Was Mason healthy enough to play Game 3 or 4?

Was Mason healthy enough to play Game 3 or 4?

May 5, 2014, 10:00 am
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Perhaps the most revealing nugget of information that came out of the final days of the Flyers' season last week was goalie Steve Mason admitting he had concussion symptoms the morning of Game 3 even though he backed up Ray Emery on the bench that same night.

And he ended up playing seven minutes in Game 3, too.

“I was never slated to play Game 3 and I still could’ve gotten better,” said Mason, who suffered headaches and nausea during his 18-day ordeal after being injured on April 12 in Pittsburgh.

“I was at the point where I didn’t have headaches. Concussions are a weird thing, you have headaches some days, some days you don’t, so when I was backing up, I felt fine after morning skate so I had no problem backing up.”

Mason awoke the morning of Game 4 with a persistent headache yet played that night after having “some work done,” which turned out to be acupuncture in his neck.

“Concussions are a different situation for every individual so it was a pretty unique situation,” Mason said.

Bottom line, Mason never should have played in Game 3 or 4. The proper protocol is you should be symptom free for at least one day and able to go through at least one hard practice without symptoms over the next 24 hours.

The decision on whether to dress always involves the player’s consent and in the end, Mason opted to play. Which is what too many athletes do.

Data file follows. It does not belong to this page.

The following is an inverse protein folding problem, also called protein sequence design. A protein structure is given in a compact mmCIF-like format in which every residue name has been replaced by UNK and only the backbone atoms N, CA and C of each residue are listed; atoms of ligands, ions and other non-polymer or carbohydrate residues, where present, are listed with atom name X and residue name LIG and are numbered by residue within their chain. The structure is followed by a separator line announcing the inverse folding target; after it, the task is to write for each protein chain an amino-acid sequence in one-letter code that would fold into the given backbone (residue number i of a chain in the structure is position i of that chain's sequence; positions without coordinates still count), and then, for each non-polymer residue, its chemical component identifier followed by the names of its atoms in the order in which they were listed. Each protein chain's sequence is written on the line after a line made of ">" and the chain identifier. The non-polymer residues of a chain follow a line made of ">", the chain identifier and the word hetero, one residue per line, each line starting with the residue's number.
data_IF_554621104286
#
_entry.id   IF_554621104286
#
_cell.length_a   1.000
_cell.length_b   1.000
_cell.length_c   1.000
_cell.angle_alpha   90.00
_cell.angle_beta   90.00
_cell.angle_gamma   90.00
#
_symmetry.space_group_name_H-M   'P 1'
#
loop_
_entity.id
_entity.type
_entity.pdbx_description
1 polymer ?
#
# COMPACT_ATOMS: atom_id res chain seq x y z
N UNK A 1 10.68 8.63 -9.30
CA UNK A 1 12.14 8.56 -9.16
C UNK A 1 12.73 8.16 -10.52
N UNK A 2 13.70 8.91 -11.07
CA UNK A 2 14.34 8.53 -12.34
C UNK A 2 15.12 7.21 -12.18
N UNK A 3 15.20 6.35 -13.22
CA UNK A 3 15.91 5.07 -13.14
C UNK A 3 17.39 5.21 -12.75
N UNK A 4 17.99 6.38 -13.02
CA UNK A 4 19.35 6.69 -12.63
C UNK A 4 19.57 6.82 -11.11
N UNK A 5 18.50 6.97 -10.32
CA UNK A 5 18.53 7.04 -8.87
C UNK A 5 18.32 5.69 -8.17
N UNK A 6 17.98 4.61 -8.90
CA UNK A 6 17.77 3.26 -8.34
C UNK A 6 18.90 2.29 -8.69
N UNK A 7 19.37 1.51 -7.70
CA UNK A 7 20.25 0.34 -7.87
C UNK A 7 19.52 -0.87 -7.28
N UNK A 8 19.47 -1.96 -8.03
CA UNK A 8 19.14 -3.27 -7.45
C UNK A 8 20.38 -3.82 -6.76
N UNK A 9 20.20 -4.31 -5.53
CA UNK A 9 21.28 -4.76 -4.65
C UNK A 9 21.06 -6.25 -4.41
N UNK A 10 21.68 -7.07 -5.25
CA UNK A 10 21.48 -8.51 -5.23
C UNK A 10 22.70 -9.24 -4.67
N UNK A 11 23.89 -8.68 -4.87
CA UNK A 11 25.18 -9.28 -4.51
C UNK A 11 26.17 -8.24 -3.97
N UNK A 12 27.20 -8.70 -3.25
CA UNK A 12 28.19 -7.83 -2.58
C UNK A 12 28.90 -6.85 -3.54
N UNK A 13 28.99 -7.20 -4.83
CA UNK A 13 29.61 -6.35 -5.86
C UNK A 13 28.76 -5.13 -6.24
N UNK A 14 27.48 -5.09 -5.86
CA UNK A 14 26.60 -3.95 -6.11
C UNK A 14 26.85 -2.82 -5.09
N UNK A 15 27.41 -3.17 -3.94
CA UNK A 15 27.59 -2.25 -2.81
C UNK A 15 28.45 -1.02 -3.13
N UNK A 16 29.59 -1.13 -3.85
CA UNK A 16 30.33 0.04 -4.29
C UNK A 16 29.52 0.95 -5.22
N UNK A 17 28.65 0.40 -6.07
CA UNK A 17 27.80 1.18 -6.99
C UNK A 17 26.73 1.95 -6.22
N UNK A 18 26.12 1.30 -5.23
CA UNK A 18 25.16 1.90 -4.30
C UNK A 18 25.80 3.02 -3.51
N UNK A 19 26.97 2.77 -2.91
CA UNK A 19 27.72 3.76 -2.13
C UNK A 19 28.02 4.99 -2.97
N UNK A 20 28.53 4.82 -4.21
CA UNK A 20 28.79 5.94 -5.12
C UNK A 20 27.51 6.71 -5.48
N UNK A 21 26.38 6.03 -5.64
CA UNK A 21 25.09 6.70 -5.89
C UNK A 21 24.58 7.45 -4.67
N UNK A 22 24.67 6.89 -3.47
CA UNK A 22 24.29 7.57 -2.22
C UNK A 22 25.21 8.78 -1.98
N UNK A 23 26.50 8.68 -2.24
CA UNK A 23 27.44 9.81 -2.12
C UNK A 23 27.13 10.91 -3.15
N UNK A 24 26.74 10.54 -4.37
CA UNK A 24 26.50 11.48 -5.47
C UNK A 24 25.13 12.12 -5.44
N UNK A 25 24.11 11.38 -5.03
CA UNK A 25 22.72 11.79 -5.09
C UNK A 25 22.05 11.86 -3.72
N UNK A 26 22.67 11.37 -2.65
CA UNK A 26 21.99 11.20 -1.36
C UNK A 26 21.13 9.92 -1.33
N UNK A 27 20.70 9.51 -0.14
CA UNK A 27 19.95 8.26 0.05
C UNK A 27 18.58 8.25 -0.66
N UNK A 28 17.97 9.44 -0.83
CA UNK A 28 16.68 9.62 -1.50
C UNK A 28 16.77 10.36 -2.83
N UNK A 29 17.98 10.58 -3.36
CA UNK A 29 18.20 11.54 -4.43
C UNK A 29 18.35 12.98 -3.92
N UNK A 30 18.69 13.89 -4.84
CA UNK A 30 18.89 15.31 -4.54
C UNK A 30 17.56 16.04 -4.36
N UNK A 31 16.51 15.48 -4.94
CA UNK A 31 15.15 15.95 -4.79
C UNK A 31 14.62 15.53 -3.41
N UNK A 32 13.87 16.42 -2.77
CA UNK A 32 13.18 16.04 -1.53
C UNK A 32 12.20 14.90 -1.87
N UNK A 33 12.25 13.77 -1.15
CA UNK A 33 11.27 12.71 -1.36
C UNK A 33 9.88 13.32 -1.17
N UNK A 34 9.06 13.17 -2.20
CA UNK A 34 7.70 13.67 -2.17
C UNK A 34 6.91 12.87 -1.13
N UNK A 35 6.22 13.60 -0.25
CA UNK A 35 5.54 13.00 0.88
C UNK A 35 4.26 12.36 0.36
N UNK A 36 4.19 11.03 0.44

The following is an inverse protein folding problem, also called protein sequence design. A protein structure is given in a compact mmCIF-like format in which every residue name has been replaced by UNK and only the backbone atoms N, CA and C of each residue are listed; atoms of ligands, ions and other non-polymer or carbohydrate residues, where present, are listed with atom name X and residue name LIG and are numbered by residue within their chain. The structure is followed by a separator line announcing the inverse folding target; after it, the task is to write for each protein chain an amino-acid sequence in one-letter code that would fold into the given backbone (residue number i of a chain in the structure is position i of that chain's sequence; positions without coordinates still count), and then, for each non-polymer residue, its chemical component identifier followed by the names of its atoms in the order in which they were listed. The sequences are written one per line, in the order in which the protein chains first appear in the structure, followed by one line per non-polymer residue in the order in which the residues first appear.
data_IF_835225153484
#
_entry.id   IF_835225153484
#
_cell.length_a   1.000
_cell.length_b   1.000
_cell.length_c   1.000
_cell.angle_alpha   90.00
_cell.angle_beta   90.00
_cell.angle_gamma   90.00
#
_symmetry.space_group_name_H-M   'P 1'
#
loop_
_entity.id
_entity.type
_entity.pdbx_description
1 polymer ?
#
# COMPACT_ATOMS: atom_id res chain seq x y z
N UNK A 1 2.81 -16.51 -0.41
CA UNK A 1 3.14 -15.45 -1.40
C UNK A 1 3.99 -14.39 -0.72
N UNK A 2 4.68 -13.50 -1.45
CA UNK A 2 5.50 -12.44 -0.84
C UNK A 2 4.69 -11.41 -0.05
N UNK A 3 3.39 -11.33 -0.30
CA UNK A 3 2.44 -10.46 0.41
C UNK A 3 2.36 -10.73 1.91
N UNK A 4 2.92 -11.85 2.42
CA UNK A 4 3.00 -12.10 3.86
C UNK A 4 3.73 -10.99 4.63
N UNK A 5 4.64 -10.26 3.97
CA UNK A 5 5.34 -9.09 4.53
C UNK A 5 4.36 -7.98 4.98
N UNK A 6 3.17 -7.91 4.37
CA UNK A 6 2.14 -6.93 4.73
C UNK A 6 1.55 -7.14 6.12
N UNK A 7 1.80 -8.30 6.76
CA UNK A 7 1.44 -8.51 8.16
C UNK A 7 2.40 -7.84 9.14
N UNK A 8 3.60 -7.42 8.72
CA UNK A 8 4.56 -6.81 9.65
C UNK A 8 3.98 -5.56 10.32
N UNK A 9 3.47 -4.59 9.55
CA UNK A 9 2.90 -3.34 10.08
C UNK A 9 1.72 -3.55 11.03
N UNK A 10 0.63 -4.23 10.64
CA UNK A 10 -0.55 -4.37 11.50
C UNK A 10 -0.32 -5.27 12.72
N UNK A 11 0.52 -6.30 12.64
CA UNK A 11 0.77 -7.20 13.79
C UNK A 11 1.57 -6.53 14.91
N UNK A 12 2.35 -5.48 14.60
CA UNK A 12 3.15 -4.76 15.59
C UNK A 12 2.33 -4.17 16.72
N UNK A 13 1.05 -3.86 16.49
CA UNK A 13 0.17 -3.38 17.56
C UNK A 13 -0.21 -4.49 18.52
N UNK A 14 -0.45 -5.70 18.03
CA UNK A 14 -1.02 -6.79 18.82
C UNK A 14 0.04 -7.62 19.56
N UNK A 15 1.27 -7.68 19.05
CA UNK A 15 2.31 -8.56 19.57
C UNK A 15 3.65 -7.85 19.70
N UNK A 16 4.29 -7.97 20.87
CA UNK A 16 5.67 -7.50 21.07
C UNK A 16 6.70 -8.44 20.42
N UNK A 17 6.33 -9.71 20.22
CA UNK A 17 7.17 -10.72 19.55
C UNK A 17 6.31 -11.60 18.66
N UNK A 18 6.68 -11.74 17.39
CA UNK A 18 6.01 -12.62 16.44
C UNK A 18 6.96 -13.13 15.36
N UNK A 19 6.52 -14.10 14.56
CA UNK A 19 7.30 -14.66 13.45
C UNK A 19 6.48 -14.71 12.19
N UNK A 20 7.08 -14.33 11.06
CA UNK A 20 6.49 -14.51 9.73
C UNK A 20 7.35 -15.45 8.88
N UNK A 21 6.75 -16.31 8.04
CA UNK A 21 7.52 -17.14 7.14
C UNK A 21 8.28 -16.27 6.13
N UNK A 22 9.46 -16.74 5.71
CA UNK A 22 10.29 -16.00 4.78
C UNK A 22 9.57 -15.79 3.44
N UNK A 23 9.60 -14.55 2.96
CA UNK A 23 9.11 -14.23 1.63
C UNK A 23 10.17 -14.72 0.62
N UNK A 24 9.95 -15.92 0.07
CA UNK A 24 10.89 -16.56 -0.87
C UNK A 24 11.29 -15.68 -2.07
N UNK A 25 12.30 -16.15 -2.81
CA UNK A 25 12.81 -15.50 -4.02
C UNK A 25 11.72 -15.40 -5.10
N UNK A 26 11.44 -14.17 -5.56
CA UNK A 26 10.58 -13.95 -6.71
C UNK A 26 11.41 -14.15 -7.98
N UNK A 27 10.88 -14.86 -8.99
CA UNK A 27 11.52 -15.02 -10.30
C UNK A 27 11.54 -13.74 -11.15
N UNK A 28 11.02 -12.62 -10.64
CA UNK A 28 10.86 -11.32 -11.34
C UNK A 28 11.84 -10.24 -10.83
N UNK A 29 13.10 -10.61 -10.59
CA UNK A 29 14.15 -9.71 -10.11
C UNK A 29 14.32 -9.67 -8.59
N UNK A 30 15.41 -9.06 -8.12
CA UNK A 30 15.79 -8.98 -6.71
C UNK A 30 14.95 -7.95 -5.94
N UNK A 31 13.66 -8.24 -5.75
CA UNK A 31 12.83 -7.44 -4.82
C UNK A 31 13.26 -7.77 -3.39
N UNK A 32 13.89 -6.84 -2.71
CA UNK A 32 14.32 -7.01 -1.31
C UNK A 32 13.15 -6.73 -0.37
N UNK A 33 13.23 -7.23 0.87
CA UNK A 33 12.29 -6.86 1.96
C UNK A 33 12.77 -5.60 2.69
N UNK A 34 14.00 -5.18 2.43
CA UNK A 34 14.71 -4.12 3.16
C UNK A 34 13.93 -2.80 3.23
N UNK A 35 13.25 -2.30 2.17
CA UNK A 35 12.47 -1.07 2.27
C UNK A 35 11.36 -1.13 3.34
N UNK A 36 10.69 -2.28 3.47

Clearly, Mason wanted to play when he should not have played.

“I wasn’t feeling great for a good solid week where I’d wake up in the morning with a headache and I’d go to bed with one,” Mason said. “You just sit on the couch and all you do is watch TV and even that kind of bothers you. Then if you’re sitting on the couch, you’re getting stir crazy and depressed because you’re not playing hockey.

“Especially come playoff time, you’re missing the first game, then you miss the second game and you miss the third game and that’s what really starts to piss you off. Finally the symptoms subsided and I was able to get in there.”

Mason said he told coach Craig Berube and GM Paul Holmgren about his symptoms the day before Game 4.

“Oh yeah, they had to hold me back,” Mason said. “I told them that I could keep playing like I could play with this, and they were like no, you have to sit out blah, blah, blah. 

“So they did everything that they could to prolong me from coming back to make sure that when I was back, I was 100 percent healthy. When I made my first start, there were no problems.”

The morning of Game 4, he had acupuncture.

“I had acupuncture done on my neck and then my head, which was a different experience," Mason said. "Just a lot of massages … but the main thing was acupuncture in my neck. That helped release some tense muscles.”

Holmgren said that Mason passed his baseline tests in days following his freak injury in Pittsburgh. At that point, it seemed like he had whiplash issues.

In the days that followed, it turned out to be a concussion with recurring symptoms when the Flyers practiced at Chelsea Piers in New York at the start of the series.

“He passed all his tests, and then we kept him out because it was more of a neck issue that he was dealing with,” Holmgren said. “We felt he was fully cleared to play and fine to play. I believe he played quite well.

“We’ll continue to monitor it next year … when all our players come to training camp, they do their baseline test again at the start of a new year. As a league, we continue to look for ways to make it safer for our players in all aspects.”

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